• 113.
  • At 04:49 PM on 24 Feb 2007,
  • Javier wrote:

After reading all the comments (most of them), I am glad I am not the only one that what passes for economic analysis here dangerously borders in propaganda. Yes, prices matter and are a good way of coordinating millions of transactions. But road taxes are not road prices.

  • 114.
  • At 04:52 PM on 24 Feb 2007,
  • Mark wrote:

The ultimate solution is for people not to need to do all this driving and hence cause congestion so while I, like everyone, abhor the idea of the govt. squeezing money out of people simply for living, maybe road pricing could be one part of a much wider plan to get people to live close to where they work - maybe involving:

- Remote Working
- Decentralisation
- Better Public Transport
- Road Pricing
- Population control
- Tax Incentives

  • 115.
  • At 04:57 PM on 24 Feb 2007,
  • Steve wrote:

Evan gives a great explanation of why pricing is a good rationing system, but the necessary simplification - one resource, used by everyone in the same way - means it is very different from road pricing - a complex resource, used for many purposes. In spite of this, I might accept road pricing if it was presented as tax neutral, but there's never a squeak from government suggesting there is a limit to the level of tax take, so it a roundabout way, I'm with comment 57!

  • 116.
  • At 05:03 PM on 24 Feb 2007,
  • Will Griffith wrote:

We already have road pricing in the form of fuel tax! Anyway, if they charge 10p per mile for road pricing then for a 40 mpg car, the cost of fuel per gallon will go up by 4 pounds!

  • 117.
  • At 05:04 PM on 24 Feb 2007,
  • Jon wrote:

For economics to come into this, you need the law of supply & demand, i.e. the point at which people decide when the pricing of something is not worth having, thereby reducing demand.

This would be fair enough if the something was a luxury of choice (perhaps like air travel) where price reflects economic damage and is subsequently reflect in demand (due to price).

Because road pricing (and fountain drinking) is a mixture of both luxury and necessity, the 'supply & demand' economic argument fails because it ignores 'need', regardless of one's ability to pay.

As with all these things, it's a case of those who can afford to pay will either pay or go without.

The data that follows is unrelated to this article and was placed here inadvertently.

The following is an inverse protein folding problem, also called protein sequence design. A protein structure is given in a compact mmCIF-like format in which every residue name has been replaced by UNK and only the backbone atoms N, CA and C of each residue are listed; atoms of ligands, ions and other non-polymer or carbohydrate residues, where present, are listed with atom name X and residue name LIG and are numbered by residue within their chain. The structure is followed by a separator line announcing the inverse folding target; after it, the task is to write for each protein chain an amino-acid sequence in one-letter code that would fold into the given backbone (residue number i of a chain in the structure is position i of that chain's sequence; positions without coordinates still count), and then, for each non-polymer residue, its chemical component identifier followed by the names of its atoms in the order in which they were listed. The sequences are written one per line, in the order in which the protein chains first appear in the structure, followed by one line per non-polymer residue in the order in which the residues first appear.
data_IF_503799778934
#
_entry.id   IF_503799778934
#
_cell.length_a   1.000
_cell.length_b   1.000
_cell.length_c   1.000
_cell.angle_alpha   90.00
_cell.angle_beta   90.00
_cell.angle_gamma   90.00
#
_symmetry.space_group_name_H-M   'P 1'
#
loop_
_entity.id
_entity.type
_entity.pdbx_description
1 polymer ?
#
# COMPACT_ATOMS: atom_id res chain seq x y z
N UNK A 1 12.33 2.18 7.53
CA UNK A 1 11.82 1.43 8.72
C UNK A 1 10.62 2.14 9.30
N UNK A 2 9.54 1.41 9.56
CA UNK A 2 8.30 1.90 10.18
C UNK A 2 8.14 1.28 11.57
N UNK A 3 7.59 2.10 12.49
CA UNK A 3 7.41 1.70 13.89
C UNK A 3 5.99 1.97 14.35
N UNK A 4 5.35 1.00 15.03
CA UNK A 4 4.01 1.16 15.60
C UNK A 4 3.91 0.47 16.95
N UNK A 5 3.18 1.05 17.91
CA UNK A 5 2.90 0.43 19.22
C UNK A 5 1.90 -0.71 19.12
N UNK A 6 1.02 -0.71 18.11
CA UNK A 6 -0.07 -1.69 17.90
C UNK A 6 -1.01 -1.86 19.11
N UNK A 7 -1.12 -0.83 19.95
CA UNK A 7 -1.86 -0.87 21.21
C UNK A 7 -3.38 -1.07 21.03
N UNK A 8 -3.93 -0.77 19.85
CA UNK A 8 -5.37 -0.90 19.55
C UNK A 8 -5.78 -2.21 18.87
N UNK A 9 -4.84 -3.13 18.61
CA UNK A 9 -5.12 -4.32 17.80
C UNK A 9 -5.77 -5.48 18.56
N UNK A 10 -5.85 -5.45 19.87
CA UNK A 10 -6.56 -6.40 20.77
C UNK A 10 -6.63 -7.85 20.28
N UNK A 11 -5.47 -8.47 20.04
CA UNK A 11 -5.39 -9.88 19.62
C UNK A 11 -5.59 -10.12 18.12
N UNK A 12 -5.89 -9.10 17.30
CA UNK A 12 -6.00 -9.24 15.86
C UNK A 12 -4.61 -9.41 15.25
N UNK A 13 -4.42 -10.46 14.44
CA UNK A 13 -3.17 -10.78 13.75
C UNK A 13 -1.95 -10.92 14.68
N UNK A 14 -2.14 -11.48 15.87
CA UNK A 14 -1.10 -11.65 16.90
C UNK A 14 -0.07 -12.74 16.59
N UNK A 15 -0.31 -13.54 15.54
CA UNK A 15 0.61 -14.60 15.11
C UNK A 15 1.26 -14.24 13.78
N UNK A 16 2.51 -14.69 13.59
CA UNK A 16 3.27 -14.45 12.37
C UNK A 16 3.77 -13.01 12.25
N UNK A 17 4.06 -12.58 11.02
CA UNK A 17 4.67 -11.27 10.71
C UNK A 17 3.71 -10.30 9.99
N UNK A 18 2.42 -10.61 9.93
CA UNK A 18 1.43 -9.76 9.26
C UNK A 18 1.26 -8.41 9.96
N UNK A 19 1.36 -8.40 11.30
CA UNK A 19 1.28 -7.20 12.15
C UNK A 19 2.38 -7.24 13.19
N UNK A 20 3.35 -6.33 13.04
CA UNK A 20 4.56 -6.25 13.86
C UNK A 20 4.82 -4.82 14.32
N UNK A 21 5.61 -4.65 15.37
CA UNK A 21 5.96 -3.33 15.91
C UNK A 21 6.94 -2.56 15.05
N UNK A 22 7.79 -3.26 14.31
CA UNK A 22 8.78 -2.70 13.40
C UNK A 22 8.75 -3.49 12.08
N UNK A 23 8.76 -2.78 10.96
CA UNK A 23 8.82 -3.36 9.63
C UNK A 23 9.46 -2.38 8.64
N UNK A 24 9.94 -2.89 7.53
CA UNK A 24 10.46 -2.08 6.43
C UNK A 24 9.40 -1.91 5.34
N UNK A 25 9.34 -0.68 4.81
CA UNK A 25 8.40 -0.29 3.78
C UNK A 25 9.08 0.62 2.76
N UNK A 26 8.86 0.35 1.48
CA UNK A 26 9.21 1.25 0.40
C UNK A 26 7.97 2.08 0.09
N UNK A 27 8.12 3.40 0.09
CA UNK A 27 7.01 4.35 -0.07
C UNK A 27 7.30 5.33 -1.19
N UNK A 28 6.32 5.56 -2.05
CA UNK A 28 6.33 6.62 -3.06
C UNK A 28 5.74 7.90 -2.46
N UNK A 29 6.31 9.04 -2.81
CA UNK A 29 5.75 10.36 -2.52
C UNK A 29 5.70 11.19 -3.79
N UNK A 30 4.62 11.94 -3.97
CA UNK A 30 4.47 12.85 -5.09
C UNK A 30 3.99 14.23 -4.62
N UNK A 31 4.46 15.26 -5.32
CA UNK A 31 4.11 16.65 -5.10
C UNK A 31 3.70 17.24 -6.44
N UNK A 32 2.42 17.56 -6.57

For those who can't afford to pay but need it, it will be a case of 'tough luck' and typical of our post-Thatcher "I'm all right Jack" society that we seem to live in today.

Because of this, it looks more like a political argument than an economic argument and is simply a quick fix that won't work solution that is nothing more than back door taxation!

  • 118.
  • At 05:10 PM on 24 Feb 2007,
  • Shash wrote:

How about rationing on the basis of most need or most effect? How about rationing that is income related, to balance out the effects of an unequal income distribution? Lets face it - road charge won't stop Beckham from driving around in a 4 x 4 because the money to him is insginificant, but it would stop an old low-income pensioner who really can't use public transport conveniently. Does Beckham really deserve the use of transport so much more than a retired teacher or nurse?
This would all be ok (on an admittedly ruthless level) if for some reason retired footballers were more valuable to society than retired nurses, and we are trying to use market forces to encourage people to choose certain careers. But lets face it, market failures (e.g. the overvaluing of footballers relative to nurses) become exacerbated by charging that is not means tested. In an ideal world market forces and capitalism would be fine without means testing, but in the real world they explode the errors introduced by market failure. I'm all for limiting fossil fuel consumption, but maybe its better to do it in a means tested way, especially if we regard transport as a fundamental need.

  • 119.
  • At 05:14 PM on 24 Feb 2007,
  • Ian White wrote:

What about if the people queing up have already paid the park-keeper for the use of the park. Why should they have to pay extra for the water?

  • 120.
  • At 05:15 PM on 24 Feb 2007,
  • Paul wrote:

Alternatively, put 2 fountains in the park thereby reducing the wait time. Or put 2 fountains, one fountain of which is charged, and the other isn't - thus making the choice available to those willing to pay the time or financial penalty.

Think M6 toll. If I'm at a congested time of day I'll use the toll road, if I'm late at night I'll use the normal M6. I choose.

Don't be fooled by this article - it is not OK to pay driving so everyone can enjoy it.

  • 121.
  • At 05:15 PM on 24 Feb 2007,
  • Mark Adams wrote:

I don't mind paying to use a fountain in a park, but in Britain, I have probably already paid my council tax to erect the fountain in the first place and have paid an enormous entrance fee into the park. I am also paying the Park Keepers salary who is busy fining people who have thrown away their paper cups because there aren't any recycling bins. Meanwhile the money is being used to increase global warming making people more thirsty. Why not just build another fountain? Ken Livingstone would close the fountain and force people to use a refreshment stall which is only open for 2 hours a day.

  • 122.
  • At 05:18 PM on 24 Feb 2007,
  • Arjun Sen wrote:

There is a problem with the 'pricing at least gives us something back for the pain of paying' argument. It is scepticism that the government will use the money well.

Most of us agree that the government is much better than wasting our money than using it well.